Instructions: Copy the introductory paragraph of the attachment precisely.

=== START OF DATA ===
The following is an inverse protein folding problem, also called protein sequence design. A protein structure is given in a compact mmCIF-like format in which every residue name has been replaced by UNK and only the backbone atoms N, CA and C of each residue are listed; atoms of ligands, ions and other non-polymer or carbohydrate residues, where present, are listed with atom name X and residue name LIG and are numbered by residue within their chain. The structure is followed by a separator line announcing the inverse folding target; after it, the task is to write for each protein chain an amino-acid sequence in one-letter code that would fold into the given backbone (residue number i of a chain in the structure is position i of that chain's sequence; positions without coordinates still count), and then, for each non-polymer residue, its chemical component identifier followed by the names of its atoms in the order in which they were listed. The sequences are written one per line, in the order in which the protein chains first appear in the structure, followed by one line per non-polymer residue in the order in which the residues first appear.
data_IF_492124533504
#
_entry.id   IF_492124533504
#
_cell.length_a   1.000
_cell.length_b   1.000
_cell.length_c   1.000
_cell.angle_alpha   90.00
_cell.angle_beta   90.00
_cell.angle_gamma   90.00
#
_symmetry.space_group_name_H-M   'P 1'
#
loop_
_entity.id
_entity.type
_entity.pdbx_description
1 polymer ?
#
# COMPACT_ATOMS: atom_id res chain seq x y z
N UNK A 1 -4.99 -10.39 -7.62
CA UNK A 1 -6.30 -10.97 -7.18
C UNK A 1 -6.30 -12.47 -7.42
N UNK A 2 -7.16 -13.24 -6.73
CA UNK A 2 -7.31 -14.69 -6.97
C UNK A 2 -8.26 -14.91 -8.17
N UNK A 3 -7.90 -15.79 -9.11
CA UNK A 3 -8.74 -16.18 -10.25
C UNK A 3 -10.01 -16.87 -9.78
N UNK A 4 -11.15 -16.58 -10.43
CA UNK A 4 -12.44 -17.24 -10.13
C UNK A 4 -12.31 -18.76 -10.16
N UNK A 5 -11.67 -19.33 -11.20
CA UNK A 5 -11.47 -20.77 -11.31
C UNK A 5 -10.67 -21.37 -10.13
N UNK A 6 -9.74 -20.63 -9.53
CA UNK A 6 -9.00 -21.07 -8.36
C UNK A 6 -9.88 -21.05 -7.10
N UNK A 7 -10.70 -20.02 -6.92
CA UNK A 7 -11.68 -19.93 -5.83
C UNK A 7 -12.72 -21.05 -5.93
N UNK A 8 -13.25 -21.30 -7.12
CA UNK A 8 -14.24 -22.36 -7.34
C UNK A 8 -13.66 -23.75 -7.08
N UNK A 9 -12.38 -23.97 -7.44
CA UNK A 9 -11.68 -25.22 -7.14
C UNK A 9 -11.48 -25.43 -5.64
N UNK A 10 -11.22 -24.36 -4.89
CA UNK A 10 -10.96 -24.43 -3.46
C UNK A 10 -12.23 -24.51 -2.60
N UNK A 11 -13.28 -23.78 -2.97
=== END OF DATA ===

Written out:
The following is an inverse protein folding problem, also called protein sequence design. A protein structure is given in a compact mmCIF-like format in which every residue name has been replaced by UNK and only the backbone atoms N, CA and C of each residue are listed; atoms of ligands, ions and other non-polymer or carbohydrate residues, where present, are listed with atom name X and residue name LIG and are numbered by residue within their chain. The structure is followed by a separator line announcing the inverse folding target; after it, the task is to write for each protein chain an amino-acid sequence in one-letter code that would fold into the given backbone (residue number i of a chain in the structure is position i of that chain's sequence; positions without coordinates still count), and then, for each non-polymer residue, its chemical component identifier followed by the names of its atoms in the order in which they were listed. The sequences are written one per line, in the order in which the protein chains first appear in the structure, followed by one line per non-polymer residue in the order in which the residues first appear.